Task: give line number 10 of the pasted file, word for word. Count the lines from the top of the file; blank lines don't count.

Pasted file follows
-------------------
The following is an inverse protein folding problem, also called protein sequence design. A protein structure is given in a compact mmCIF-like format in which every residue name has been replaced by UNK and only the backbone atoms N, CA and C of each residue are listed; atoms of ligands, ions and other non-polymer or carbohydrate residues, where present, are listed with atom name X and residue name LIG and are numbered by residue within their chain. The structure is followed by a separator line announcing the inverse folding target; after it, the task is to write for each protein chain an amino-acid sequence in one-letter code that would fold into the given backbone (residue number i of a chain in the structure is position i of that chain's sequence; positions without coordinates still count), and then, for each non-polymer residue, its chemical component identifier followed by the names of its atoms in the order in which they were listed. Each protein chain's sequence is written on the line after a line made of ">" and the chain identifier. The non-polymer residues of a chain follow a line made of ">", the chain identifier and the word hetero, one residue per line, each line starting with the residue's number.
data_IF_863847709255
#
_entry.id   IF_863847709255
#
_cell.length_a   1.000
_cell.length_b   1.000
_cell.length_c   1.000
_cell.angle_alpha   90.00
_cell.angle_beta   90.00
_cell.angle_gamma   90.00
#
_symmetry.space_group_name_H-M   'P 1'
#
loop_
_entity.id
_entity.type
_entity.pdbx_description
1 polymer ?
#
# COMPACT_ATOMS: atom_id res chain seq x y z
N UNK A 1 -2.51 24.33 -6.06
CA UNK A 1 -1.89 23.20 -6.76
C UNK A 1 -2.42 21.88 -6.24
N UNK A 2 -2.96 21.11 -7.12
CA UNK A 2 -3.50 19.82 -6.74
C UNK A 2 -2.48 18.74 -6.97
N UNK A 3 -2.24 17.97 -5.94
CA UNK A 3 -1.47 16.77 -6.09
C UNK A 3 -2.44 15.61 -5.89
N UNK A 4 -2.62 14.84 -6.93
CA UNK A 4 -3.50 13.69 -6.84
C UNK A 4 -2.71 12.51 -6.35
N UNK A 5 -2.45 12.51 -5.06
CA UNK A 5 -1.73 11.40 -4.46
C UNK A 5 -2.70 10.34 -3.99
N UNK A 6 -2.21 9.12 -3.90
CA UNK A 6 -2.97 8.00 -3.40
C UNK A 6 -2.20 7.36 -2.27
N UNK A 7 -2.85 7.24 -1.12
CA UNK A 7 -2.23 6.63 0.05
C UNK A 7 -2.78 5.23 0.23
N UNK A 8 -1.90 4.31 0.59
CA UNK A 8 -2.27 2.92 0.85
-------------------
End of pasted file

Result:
_cell.angle_beta   90.00